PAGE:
A man in his own clothes is as much sexless as possible. He shaves his face so that, if he be young & fair, you’d not know but that he might be a girl, and any protuberance by which his sex might be known is carefully and shamefully suppressed. It is an organ of drainage and not of sex. It is tucked away and all sideway dishonoured, neglected, ridiculed and ridiculous – no longer the virile member and man’s most precious ornament, but the comic member, a thing for girls to giggle about – comic and, to nursemaids, dirty. ‘You dirty little boy, put it away.’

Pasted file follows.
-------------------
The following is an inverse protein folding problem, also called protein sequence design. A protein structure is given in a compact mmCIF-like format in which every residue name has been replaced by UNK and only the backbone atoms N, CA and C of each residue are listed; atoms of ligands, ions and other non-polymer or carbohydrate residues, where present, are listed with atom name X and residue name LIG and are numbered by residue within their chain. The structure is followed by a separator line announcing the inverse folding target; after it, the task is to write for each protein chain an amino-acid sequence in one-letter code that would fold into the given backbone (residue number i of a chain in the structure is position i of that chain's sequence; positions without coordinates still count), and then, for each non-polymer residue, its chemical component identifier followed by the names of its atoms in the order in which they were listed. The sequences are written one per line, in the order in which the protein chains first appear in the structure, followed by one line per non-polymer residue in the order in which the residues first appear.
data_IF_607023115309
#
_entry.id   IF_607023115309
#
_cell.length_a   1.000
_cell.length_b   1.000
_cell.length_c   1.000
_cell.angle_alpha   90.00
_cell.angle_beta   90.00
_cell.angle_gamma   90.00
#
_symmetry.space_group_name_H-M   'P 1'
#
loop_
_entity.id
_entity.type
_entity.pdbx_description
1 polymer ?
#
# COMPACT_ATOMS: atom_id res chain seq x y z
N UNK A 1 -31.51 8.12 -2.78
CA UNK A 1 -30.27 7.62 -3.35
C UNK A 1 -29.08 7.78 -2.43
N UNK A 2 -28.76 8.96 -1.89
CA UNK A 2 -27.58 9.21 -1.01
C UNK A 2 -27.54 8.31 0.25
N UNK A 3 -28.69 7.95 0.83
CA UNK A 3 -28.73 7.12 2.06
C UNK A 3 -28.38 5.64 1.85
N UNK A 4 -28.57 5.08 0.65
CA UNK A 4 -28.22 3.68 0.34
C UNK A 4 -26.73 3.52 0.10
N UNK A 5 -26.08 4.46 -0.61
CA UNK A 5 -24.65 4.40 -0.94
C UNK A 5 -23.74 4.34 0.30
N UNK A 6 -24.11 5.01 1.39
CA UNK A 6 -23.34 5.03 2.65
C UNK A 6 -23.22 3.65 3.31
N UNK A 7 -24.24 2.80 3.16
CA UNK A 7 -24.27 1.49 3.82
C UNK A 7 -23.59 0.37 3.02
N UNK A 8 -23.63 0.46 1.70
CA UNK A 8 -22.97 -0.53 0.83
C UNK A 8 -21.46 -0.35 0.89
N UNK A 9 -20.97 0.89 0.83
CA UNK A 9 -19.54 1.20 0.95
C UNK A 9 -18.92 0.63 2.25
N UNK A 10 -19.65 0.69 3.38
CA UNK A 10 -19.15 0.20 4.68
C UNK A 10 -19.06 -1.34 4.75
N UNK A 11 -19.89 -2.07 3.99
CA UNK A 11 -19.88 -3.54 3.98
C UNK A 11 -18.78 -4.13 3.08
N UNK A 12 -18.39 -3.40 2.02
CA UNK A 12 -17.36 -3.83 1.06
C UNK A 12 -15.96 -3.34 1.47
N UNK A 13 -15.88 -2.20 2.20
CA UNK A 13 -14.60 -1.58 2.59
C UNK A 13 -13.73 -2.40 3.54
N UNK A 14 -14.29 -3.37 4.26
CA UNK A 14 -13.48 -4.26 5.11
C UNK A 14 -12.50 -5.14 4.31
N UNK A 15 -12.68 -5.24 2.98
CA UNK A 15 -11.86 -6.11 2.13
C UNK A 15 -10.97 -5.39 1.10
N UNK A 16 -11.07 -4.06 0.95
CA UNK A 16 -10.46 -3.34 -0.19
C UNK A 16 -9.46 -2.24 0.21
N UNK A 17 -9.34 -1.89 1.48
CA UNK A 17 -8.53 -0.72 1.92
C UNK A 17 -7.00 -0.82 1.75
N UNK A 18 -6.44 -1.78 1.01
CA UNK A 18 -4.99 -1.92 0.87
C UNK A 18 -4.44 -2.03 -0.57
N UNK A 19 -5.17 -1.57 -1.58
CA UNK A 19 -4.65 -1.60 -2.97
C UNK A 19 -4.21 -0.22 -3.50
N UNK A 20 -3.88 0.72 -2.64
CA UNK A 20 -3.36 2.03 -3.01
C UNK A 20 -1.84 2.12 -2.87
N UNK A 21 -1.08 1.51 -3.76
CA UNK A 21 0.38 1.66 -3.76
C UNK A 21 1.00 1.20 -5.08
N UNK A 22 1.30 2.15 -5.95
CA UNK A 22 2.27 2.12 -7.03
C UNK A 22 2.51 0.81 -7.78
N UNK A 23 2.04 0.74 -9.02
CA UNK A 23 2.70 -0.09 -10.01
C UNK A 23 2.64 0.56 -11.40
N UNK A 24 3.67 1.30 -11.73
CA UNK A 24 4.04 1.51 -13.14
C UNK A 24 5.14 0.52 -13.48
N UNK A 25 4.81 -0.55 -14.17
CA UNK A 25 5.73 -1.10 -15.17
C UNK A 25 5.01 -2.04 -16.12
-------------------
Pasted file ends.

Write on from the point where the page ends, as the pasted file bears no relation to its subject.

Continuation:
The clothes we wear and the items we carry represent us so fully, they can speak of who we are even in our absence. As such they become talismans of our presence, helping to calibrate our selves with our environment.